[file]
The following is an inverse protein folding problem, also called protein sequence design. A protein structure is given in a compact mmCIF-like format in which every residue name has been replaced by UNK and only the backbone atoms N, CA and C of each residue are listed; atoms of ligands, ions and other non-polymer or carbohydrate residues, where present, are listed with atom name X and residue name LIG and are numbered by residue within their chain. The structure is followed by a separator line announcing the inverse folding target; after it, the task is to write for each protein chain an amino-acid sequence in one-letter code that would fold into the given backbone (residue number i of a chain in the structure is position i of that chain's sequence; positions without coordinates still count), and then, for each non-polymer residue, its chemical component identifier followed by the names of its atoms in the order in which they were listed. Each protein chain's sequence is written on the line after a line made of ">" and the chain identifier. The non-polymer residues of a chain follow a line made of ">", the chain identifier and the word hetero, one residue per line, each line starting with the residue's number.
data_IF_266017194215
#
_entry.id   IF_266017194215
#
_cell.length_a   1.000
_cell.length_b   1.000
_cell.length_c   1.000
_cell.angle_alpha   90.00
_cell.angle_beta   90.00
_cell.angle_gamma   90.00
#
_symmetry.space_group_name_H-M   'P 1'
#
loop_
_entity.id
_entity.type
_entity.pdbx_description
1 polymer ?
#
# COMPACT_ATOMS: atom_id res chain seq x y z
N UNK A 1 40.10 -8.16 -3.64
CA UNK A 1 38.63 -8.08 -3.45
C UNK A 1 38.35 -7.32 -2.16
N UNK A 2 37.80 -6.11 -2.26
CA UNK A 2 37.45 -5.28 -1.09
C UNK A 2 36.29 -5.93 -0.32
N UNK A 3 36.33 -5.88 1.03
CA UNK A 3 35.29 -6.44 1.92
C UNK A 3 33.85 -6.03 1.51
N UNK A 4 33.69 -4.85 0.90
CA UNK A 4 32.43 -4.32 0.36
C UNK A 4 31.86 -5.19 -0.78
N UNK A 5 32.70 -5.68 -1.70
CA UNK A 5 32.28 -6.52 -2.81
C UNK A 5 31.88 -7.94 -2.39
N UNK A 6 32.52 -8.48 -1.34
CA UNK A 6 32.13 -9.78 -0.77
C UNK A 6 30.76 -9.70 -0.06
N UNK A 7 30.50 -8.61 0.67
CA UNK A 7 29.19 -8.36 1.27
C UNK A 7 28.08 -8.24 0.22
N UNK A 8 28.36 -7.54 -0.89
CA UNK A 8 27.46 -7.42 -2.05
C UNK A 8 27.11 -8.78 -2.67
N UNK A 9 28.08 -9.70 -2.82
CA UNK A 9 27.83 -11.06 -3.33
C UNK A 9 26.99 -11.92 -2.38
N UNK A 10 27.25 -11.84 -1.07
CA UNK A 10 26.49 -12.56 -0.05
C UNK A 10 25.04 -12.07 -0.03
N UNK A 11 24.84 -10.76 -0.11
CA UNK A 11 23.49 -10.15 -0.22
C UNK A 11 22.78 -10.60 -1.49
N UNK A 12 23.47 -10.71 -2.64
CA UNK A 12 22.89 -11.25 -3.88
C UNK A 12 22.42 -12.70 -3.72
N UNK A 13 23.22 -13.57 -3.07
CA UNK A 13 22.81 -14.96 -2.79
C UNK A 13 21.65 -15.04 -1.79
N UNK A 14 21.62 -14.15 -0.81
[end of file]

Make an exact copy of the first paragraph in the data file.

The following is an inverse protein folding problem, also called protein sequence design. A protein structure is given in a compact mmCIF-like format in which every residue name has been replaced by UNK and only the backbone atoms N, CA and C of each residue are listed; atoms of ligands, ions and other non-polymer or carbohydrate residues, where present, are listed with atom name X and residue name LIG and are numbered by residue within their chain. The structure is followed by a separator line announcing the inverse folding target; after it, the task is to write for each protein chain an amino-acid sequence in one-letter code that would fold into the given backbone (residue number i of a chain in the structure is position i of that chain's sequence; positions without coordinates still count), and then, for each non-polymer residue, its chemical component identifier followed by the names of its atoms in the order in which they were listed. Each protein chain's sequence is written on the line after a line made of ">" and the chain identifier. The non-polymer residues of a chain follow a line made of ">", the chain identifier and the word hetero, one residue per line, each line starting with the residue's number.